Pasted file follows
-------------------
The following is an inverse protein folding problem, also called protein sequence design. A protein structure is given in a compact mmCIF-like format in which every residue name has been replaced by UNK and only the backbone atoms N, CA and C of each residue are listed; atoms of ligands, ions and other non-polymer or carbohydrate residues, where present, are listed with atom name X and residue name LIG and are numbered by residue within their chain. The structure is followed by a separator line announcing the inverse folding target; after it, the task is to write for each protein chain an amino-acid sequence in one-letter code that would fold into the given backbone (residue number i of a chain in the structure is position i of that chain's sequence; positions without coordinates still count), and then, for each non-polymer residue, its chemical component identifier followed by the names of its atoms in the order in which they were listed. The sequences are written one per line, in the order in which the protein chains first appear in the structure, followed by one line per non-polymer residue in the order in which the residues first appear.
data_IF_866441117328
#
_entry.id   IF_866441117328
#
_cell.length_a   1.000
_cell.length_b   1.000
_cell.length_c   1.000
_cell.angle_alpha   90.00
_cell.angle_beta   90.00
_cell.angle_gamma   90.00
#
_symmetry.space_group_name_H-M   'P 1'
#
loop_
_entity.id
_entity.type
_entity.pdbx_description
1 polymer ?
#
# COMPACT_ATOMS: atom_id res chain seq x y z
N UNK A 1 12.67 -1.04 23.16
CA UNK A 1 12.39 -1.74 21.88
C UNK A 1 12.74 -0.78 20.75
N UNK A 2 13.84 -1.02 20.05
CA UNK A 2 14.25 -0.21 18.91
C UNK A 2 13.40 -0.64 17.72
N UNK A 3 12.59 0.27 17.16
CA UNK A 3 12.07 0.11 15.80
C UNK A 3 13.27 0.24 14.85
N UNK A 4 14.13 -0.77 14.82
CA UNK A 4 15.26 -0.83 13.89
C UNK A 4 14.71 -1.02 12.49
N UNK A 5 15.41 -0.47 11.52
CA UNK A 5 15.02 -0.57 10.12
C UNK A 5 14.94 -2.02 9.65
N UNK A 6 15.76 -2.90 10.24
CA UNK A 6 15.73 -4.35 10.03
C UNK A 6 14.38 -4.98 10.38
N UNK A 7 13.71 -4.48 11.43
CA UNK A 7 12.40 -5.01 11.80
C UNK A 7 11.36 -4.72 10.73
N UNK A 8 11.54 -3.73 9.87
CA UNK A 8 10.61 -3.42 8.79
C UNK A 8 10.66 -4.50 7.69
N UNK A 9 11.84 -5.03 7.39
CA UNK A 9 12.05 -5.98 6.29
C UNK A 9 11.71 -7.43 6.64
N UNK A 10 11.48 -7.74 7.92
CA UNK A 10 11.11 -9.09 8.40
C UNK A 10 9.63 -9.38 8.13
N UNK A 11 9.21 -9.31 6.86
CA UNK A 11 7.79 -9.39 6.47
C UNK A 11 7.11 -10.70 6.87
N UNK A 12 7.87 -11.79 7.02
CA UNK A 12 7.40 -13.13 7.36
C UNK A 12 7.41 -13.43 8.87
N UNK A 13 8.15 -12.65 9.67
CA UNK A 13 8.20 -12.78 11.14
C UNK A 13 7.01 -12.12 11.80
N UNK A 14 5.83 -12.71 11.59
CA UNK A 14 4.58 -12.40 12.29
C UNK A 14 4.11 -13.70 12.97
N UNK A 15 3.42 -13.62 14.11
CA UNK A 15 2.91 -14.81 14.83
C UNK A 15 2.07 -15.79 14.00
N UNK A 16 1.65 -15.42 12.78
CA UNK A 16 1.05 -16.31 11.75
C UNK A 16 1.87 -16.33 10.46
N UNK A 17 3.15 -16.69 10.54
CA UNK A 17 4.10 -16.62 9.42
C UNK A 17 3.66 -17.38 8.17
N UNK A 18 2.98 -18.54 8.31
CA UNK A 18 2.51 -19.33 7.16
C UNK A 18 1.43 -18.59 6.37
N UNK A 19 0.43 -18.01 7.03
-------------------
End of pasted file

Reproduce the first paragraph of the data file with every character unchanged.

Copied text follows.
The following is an inverse protein folding problem, also called protein sequence design. A protein structure is given in a compact mmCIF-like format in which every residue name has been replaced by UNK and only the backbone atoms N, CA and C of each residue are listed; atoms of ligands, ions and other non-polymer or carbohydrate residues, where present, are listed with atom name X and residue name LIG and are numbered by residue within their chain. The structure is followed by a separator line announcing the inverse folding target; after it, the task is to write for each protein chain an amino-acid sequence in one-letter code that would fold into the given backbone (residue number i of a chain in the structure is position i of that chain's sequence; positions without coordinates still count), and then, for each non-polymer residue, its chemical component identifier followed by the names of its atoms in the order in which they were listed. The sequences are written one per line, in the order in which the protein chains first appear in the structure, followed by one line per non-polymer residue in the order in which the residues first appear.